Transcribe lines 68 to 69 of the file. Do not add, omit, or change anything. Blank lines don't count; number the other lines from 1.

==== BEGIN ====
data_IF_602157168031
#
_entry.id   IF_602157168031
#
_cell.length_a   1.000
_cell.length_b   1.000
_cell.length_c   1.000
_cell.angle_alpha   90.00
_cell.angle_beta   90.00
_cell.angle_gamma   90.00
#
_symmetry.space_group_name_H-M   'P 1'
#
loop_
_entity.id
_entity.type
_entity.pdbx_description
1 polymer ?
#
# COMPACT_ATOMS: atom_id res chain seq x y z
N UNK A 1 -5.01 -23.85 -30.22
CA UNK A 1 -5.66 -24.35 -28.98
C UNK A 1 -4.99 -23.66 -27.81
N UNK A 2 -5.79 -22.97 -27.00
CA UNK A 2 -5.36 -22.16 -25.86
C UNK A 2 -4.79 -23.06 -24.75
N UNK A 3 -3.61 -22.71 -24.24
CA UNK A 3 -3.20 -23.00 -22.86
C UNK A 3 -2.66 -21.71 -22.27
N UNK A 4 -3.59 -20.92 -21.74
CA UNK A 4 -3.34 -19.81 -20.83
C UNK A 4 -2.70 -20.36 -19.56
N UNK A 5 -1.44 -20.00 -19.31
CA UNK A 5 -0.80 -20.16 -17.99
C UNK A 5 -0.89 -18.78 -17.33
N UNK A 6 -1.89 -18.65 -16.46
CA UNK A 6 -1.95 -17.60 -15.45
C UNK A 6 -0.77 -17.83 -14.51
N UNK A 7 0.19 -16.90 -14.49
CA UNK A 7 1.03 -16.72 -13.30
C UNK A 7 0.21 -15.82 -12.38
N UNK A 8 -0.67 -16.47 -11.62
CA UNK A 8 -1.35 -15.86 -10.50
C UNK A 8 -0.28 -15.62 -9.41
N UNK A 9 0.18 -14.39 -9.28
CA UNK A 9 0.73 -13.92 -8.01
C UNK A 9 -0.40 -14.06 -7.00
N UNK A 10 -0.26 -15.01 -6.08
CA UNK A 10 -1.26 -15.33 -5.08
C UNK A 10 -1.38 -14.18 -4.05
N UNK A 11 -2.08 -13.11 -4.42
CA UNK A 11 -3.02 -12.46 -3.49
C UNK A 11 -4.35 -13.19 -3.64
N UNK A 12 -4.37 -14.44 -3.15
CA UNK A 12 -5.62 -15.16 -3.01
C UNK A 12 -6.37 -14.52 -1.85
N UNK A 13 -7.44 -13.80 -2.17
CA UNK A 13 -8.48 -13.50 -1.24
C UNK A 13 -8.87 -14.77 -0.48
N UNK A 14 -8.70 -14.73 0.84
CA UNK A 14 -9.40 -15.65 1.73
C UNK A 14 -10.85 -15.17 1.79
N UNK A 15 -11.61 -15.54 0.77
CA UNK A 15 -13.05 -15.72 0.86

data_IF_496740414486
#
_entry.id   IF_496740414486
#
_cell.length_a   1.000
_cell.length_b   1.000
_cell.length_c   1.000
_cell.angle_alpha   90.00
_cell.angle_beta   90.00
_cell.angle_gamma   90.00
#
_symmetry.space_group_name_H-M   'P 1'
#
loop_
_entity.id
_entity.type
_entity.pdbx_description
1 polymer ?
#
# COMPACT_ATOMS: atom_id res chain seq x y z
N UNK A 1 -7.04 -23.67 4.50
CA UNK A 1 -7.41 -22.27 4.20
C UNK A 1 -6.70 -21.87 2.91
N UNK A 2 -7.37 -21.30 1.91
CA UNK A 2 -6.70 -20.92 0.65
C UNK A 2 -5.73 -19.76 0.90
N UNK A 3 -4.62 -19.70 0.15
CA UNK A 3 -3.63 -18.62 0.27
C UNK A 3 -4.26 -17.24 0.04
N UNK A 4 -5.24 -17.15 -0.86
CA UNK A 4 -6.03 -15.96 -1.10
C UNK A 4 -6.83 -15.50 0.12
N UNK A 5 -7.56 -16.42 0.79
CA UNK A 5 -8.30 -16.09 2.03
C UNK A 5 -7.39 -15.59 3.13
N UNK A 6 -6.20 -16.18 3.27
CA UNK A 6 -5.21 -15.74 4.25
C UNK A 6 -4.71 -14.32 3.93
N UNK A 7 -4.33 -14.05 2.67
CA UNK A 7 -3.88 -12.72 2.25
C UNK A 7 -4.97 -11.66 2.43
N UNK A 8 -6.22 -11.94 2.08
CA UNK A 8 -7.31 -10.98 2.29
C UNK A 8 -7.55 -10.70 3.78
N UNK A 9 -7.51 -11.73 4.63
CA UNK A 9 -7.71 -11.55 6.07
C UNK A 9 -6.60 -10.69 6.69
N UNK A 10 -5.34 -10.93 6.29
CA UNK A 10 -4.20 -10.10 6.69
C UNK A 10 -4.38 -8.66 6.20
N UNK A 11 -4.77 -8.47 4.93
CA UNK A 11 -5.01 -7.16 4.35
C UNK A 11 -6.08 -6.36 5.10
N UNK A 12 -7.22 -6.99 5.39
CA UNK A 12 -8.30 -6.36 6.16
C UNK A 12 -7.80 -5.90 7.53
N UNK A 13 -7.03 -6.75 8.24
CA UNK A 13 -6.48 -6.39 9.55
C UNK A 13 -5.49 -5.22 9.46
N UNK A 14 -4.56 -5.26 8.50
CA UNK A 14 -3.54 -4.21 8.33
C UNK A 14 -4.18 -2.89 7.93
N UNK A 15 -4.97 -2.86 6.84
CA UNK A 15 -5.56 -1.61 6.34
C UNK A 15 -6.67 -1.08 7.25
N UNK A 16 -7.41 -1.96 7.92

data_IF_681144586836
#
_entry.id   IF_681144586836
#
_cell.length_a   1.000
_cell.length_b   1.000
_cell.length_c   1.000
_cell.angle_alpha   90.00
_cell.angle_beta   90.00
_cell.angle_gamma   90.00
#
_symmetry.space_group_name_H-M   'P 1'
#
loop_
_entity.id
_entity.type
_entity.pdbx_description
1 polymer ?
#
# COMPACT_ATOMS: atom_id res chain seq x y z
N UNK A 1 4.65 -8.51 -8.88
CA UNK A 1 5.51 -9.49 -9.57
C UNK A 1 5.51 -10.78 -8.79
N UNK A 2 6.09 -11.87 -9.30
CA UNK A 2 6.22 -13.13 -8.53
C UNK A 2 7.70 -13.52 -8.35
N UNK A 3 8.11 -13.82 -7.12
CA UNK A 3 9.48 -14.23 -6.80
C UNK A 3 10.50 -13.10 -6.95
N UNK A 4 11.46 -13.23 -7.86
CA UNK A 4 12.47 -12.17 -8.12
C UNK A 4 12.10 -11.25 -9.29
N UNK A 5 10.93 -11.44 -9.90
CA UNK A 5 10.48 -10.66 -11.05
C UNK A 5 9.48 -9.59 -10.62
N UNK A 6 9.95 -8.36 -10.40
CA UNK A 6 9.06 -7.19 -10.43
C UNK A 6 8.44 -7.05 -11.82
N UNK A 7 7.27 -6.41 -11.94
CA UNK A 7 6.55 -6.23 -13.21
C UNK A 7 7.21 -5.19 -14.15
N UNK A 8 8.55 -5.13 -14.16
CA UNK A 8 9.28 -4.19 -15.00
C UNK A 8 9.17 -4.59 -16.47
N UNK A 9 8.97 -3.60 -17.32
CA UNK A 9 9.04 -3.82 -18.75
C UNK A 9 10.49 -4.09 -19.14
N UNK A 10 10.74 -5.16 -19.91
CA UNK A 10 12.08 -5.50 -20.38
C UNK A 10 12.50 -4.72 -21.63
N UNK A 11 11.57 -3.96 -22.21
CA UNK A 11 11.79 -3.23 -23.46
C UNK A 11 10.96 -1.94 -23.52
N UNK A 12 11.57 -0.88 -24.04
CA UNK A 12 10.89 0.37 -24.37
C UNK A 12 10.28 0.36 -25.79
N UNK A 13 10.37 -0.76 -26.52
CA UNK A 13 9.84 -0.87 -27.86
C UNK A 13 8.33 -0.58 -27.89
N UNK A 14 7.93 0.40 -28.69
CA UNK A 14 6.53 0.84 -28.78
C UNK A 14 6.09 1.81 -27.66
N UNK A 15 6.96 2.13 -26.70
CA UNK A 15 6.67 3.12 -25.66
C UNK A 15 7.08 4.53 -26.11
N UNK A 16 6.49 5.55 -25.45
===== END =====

#
_cell.length_a   1.000